My room, no. 10, was like all the others. There was a pair of twin beds with mattresses and bedding. There was even some modest decor. My room had a pair of potted succulents sitting on a shelf that matched a couple of succulent prints that hung on the walls.
There was lighting, a heater, an air conditioner, a pair of outlets, shelving, storage and a lock on the door. After I dropped off my bag, I wandered around.
My tiny home was in the center of three rows of tiny homes, each of which has a house number and exterior lighting and measures 64 square feet. It was near a trio of mobile trailers that house 15 small bathrooms, each of which has a toilet, sink, mirror and shower. On the other side are a laundry room and a cluster of picnic tables.
Dinner was served at 7:45. When the tiny home village opens, dinner will be one of three hot meals served each day. The meals are prepared in Pacoima in the kitchen of Hope of the Valley Rescue Mission. That’s the nonprofit that will operate the village. The meals are cooked using donations from the Valley Food Bank and a variety of other nonprofits and corporations and trucked in. Each meal, according to Hope of the Valley, includes a protein, a vegetarian option and a fresh vegetable or fruit.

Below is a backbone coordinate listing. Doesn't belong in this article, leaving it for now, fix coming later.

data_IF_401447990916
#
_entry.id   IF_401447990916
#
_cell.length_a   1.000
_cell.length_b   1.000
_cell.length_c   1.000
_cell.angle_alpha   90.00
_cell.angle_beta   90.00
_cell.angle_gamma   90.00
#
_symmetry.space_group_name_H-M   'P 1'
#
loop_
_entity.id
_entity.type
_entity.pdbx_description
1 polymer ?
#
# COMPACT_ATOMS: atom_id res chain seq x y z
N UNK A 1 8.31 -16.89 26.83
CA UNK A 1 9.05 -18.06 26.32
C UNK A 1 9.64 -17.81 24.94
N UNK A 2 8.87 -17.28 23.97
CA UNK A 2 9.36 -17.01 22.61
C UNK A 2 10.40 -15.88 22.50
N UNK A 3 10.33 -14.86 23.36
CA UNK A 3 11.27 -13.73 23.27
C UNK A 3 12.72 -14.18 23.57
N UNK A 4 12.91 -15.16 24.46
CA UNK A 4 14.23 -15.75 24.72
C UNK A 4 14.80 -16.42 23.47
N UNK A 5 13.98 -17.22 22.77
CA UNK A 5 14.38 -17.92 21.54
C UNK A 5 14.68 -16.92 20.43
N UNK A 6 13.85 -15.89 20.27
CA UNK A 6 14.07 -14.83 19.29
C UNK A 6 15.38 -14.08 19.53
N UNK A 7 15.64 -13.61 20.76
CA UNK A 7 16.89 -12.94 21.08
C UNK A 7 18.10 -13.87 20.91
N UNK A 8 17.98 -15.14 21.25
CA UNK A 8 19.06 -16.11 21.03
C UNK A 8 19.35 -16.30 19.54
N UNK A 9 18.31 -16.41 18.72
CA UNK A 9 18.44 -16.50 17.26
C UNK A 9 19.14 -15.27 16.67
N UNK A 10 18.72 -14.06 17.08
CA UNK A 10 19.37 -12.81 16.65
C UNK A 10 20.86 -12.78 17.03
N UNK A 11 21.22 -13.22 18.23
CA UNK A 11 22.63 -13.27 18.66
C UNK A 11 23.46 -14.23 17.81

Dinner was surprisingly delicious: chicken enchiladas, salad, rice, beans, chips with guacamole and flan for dessert. Drinks were either water or coffee or bottled tea. According to Hope of the Valley spokesman, Rowan Vansleve, the dinner we had wasn’t any different from what will be served to village residents, other than the silver service that was used because City Councilmember de Leon and California Assemblymember Santiago and the CEO of the company that makes the tiny homes were also spending the night.
By 9:30 I was ready for bed. It was in the mid-50s outside, and I was glad there was a heater — not only to keep me warm but to provide some white noise to cover the sound of the freeway, which was about 50 feet away. Try as I might to convince myself that the freeway sounds like the ocean, I think that’s only true from a few blocks away. When you’re this close, you can hear individual cars.
At least the freeway wasn’t visible. The chain-link fence that used to be the only barrier between the speeding cars and the parking lot has been enhanced with concrete k rails and coverings that are meant to provide noise control, if only somewhat successfully.
Inside my tiny home, the bed was very comfortable. The bright lights that shone through its four tiny windows, not so much. At least there were curtains. The village uses street lighting.
What woke me up in the morning was the sound of fellow news media. It was 4 a.m. By 5:30, everyone who had spent the night was up. Some of them had even showered. Each room comes equipped with a shower caddy and towels, which, once the village is open, will also include soap, deodorant, toothpaste, toothbrushes, shower gel and shampoo, much of it donated. Living so close, I opted out of taking a shower in a mobile trailer just steps from the freeway and elected public officials.
Such amenities will be a godsend for the people who will be living here starting Nov. 2. It's certainly far better than bathing in the river, which is what I see almost daily as a local resident.